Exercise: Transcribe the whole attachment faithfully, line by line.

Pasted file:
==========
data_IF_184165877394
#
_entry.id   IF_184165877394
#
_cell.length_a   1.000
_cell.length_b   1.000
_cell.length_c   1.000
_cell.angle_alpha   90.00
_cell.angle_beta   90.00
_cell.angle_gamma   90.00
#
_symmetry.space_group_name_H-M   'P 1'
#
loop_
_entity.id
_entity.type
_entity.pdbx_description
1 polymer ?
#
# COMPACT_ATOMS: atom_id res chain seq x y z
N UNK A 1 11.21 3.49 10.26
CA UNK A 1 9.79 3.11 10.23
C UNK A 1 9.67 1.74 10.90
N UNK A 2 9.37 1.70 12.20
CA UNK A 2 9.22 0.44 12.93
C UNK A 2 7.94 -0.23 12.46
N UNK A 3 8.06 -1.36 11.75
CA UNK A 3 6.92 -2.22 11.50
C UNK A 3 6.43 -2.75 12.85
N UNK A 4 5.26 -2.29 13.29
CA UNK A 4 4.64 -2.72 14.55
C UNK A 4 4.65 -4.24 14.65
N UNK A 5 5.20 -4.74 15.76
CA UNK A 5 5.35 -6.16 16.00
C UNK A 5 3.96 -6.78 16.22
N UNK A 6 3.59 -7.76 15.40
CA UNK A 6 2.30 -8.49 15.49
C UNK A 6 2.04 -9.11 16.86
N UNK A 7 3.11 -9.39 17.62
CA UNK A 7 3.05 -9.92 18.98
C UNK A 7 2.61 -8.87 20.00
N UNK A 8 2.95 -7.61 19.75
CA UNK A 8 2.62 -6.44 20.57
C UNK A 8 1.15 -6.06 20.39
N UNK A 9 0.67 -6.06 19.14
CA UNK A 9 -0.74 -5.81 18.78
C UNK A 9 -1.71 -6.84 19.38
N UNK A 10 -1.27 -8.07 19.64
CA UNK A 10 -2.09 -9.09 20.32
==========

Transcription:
data_IF_184165877394
#
_entry.id   IF_184165877394
#
_cell.length_a   1.000
_cell.length_b   1.000
_cell.length_c   1.000
_cell.angle_alpha   90.00
_cell.angle_beta   90.00
_cell.angle_gamma   90.00
#
_symmetry.space_group_name_H-M   'P 1'
#
loop_
_entity.id
_entity.type
_entity.pdbx_description
1 polymer ?
#
# COMPACT_ATOMS: atom_id res chain seq x y z
N UNK A 1 11.21 3.49 10.26
CA UNK A 1 9.79 3.11 10.23
C UNK A 1 9.67 1.74 10.90
N UNK A 2 9.37 1.70 12.20
CA UNK A 2 9.22 0.44 12.93
C UNK A 2 7.94 -0.23 12.46
N UNK A 3 8.06 -1.36 11.75
CA UNK A 3 6.92 -2.22 11.50
C UNK A 3 6.43 -2.75 12.85
N UNK A 4 5.26 -2.29 13.29
CA UNK A 4 4.64 -2.72 14.55
C UNK A 4 4.65 -4.24 14.65
N UNK A 5 5.20 -4.74 15.76
CA UNK A 5 5.35 -6.16 16.00
C UNK A 5 3.96 -6.78 16.22
N UNK A 6 3.59 -7.76 15.40
CA UNK A 6 2.30 -8.49 15.49
C UNK A 6 2.04 -9.11 16.86
N UNK A 7 3.11 -9.39 17.62
CA UNK A 7 3.05 -9.92 18.98
C UNK A 7 2.61 -8.87 20.00
N UNK A 8 2.95 -7.61 19.75
CA UNK A 8 2.62 -6.44 20.57
C UNK A 8 1.15 -6.06 20.39
N UNK A 9 0.67 -6.06 19.14
CA UNK A 9 -0.74 -5.81 18.78
C UNK A 9 -1.71 -6.84 19.38
N UNK A 10 -1.27 -8.07 19.64
CA UNK A 10 -2.09 -9.09 20.32